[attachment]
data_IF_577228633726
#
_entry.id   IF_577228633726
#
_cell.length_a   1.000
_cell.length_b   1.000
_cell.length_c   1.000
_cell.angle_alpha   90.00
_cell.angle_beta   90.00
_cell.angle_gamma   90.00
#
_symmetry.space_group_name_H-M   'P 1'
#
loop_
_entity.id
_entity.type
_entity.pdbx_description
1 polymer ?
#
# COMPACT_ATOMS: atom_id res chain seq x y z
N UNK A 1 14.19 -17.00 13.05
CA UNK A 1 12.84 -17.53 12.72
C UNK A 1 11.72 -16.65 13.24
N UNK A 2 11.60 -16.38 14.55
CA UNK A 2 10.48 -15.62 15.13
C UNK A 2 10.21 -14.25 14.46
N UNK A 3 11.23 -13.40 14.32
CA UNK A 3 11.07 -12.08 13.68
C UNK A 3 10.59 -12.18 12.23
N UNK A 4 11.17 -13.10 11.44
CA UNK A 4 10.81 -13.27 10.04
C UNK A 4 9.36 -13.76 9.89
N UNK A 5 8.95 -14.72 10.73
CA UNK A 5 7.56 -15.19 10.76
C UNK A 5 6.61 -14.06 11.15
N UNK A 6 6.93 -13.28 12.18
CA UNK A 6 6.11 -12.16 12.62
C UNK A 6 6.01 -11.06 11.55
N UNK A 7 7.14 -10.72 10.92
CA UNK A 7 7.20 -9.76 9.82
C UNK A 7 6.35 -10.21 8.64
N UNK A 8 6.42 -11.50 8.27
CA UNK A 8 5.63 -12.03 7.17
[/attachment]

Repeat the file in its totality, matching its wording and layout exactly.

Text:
data_IF_577228633726
#
_entry.id   IF_577228633726
#
_cell.length_a   1.000
_cell.length_b   1.000
_cell.length_c   1.000
_cell.angle_alpha   90.00
_cell.angle_beta   90.00
_cell.angle_gamma   90.00
#
_symmetry.space_group_name_H-M   'P 1'
#
loop_
_entity.id
_entity.type
_entity.pdbx_description
1 polymer ?
#
# COMPACT_ATOMS: atom_id res chain seq x y z
N UNK A 1 14.19 -17.00 13.05
CA UNK A 1 12.84 -17.53 12.72
C UNK A 1 11.72 -16.65 13.24
N UNK A 2 11.60 -16.38 14.55
CA UNK A 2 10.48 -15.62 15.13
C UNK A 2 10.21 -14.25 14.46
N UNK A 3 11.23 -13.40 14.32
CA UNK A 3 11.07 -12.08 13.68
C UNK A 3 10.59 -12.18 12.23
N UNK A 4 11.17 -13.10 11.44
CA UNK A 4 10.81 -13.27 10.04
C UNK A 4 9.36 -13.76 9.89
N UNK A 5 8.95 -14.72 10.73
CA UNK A 5 7.56 -15.19 10.76
C UNK A 5 6.61 -14.06 11.15
N UNK A 6 6.93 -13.28 12.18
CA UNK A 6 6.11 -12.16 12.62
C UNK A 6 6.01 -11.06 11.55
N UNK A 7 7.14 -10.72 10.92
CA UNK A 7 7.20 -9.76 9.82
C UNK A 7 6.35 -10.21 8.64
N UNK A 8 6.42 -11.50 8.27
CA UNK A 8 5.63 -12.03 7.17